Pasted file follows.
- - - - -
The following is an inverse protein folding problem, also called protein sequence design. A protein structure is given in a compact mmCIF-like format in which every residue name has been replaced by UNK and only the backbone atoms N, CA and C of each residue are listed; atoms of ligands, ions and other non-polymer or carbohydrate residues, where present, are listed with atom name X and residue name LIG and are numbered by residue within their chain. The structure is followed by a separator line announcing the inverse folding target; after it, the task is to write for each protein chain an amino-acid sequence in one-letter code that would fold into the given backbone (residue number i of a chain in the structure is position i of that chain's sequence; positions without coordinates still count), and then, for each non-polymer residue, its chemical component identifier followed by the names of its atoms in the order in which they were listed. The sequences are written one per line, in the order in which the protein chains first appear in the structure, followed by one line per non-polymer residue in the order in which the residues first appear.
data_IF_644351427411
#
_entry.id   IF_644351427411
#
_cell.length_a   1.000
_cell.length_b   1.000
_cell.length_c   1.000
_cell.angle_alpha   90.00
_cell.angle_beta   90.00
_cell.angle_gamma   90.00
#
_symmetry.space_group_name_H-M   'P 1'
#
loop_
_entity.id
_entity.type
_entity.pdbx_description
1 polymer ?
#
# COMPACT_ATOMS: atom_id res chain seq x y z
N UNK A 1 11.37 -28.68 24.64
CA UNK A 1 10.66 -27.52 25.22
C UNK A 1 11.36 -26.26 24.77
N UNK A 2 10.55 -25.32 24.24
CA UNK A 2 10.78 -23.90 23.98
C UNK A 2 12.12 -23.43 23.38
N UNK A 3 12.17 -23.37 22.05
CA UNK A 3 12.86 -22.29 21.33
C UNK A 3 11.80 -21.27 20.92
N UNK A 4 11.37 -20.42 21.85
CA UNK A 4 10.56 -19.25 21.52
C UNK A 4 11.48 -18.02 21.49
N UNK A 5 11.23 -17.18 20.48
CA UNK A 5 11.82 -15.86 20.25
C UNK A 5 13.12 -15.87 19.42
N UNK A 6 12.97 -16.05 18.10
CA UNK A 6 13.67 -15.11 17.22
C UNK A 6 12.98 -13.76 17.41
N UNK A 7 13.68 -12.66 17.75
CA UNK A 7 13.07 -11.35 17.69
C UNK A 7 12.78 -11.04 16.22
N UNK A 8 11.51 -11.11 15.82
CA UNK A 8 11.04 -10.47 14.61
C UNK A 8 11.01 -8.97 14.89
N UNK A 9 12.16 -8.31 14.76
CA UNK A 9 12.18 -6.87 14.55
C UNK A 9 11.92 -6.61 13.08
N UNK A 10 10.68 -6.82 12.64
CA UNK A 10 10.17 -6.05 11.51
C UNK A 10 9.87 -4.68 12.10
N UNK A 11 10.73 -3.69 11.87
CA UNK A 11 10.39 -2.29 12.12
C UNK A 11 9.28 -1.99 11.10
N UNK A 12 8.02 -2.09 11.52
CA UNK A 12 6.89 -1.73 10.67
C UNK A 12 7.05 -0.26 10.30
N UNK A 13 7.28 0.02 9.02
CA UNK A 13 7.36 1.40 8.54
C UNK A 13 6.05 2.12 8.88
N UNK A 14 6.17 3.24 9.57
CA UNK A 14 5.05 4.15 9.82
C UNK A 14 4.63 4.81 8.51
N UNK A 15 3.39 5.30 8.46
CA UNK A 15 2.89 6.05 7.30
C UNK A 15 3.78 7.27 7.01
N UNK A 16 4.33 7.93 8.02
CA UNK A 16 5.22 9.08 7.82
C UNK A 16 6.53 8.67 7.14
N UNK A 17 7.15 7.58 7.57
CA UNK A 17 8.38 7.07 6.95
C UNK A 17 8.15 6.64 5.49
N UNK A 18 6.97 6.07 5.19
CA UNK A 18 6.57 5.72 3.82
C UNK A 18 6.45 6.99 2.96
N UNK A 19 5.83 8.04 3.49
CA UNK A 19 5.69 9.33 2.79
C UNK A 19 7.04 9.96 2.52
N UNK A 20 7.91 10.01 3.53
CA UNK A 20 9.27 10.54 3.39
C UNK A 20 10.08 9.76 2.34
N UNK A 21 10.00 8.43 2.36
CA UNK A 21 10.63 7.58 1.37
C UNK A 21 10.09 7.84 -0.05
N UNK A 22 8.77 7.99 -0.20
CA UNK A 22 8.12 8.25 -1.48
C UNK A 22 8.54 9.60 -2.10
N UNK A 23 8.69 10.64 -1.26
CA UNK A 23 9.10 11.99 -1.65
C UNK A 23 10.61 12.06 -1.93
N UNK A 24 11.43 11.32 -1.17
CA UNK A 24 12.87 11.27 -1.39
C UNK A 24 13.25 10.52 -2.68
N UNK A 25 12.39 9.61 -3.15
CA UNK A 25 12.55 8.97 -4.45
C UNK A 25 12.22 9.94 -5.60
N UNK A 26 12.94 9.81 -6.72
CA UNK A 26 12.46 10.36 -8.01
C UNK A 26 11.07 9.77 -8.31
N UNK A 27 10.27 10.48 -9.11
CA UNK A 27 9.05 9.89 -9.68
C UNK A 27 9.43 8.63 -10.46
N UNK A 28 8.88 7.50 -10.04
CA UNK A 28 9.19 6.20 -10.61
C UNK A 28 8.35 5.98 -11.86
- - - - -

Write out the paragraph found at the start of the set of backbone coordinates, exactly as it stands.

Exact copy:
The following is an inverse protein folding problem, also called protein sequence design. A protein structure is given in a compact mmCIF-like format in which every residue name has been replaced by UNK and only the backbone atoms N, CA and C of each residue are listed; atoms of ligands, ions and other non-polymer or carbohydrate residues, where present, are listed with atom name X and residue name LIG and are numbered by residue within their chain. The structure is followed by a separator line announcing the inverse folding target; after it, the task is to write for each protein chain an amino-acid sequence in one-letter code that would fold into the given backbone (residue number i of a chain in the structure is position i of that chain's sequence; positions without coordinates still count), and then, for each non-polymer residue, its chemical component identifier followed by the names of its atoms in the order in which they were listed. The sequences are written one per line, in the order in which the protein chains first appear in the structure, followed by one line per non-polymer residue in the order in which the residues first appear.